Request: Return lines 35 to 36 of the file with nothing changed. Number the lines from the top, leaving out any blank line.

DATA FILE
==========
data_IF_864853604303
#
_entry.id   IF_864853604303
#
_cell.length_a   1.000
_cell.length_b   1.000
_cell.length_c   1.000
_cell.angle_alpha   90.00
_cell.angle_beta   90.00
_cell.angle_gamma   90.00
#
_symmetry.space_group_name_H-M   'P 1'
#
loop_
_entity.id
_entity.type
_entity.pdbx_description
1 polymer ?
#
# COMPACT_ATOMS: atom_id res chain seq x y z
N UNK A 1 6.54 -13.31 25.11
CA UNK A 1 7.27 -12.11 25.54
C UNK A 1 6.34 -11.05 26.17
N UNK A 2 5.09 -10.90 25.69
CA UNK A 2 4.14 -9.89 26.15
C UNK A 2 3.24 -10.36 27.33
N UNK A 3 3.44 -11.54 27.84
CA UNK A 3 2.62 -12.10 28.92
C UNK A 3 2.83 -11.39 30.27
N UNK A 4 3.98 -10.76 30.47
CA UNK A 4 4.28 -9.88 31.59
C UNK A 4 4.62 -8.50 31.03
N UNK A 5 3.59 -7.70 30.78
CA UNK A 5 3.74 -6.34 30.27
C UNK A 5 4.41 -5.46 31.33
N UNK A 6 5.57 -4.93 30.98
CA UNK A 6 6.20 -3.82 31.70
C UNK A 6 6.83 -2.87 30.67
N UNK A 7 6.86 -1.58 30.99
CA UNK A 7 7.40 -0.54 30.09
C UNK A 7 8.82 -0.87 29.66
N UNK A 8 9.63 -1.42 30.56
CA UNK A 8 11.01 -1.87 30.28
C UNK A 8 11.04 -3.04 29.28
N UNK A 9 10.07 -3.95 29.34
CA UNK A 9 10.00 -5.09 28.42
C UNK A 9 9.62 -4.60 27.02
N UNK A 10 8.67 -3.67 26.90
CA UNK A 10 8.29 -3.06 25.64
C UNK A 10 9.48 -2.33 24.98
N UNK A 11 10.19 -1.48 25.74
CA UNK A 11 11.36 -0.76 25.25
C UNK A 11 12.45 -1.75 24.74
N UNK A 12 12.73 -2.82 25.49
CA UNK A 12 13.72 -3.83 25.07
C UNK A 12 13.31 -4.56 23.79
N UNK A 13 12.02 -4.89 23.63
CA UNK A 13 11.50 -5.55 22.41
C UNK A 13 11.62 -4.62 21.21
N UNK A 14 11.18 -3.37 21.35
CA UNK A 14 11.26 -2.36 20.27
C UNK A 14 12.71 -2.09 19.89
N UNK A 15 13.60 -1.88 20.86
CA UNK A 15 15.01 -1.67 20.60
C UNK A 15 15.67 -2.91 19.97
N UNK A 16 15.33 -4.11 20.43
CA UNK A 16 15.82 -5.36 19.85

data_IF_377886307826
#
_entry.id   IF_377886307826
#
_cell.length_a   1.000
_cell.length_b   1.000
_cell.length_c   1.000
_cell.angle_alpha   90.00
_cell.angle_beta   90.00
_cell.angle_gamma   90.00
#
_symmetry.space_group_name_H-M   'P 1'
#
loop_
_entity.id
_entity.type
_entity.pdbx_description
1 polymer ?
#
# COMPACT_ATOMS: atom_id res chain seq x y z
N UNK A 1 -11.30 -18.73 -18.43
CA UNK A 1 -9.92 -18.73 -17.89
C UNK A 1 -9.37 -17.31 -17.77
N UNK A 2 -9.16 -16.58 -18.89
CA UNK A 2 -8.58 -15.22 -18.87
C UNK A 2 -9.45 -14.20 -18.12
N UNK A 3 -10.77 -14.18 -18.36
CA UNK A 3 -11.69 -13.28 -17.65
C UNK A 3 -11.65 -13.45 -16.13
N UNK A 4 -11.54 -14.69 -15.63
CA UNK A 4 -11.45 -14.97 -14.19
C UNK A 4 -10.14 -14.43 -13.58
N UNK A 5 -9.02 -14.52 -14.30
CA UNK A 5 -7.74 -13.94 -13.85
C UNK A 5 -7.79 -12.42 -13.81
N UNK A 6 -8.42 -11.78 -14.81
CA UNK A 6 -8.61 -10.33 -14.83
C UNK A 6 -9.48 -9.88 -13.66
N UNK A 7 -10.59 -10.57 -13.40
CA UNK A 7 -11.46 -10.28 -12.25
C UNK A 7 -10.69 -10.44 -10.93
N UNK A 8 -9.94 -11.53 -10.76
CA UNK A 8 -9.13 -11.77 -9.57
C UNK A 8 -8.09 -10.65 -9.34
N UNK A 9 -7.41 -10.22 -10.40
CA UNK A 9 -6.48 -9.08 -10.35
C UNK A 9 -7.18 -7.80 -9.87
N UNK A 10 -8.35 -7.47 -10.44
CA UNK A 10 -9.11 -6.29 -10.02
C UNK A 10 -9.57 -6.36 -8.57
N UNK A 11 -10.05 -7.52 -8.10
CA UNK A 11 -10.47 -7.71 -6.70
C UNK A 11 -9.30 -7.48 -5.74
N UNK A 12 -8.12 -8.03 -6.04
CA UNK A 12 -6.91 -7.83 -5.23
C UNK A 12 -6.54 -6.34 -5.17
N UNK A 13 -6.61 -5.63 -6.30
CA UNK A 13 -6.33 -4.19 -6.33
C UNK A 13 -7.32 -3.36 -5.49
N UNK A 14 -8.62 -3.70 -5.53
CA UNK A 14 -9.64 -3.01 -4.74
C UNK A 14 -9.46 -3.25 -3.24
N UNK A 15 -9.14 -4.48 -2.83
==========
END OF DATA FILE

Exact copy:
C UNK A 5 4.41 -5.46 31.33
N UNK A 6 5.57 -4.93 30.98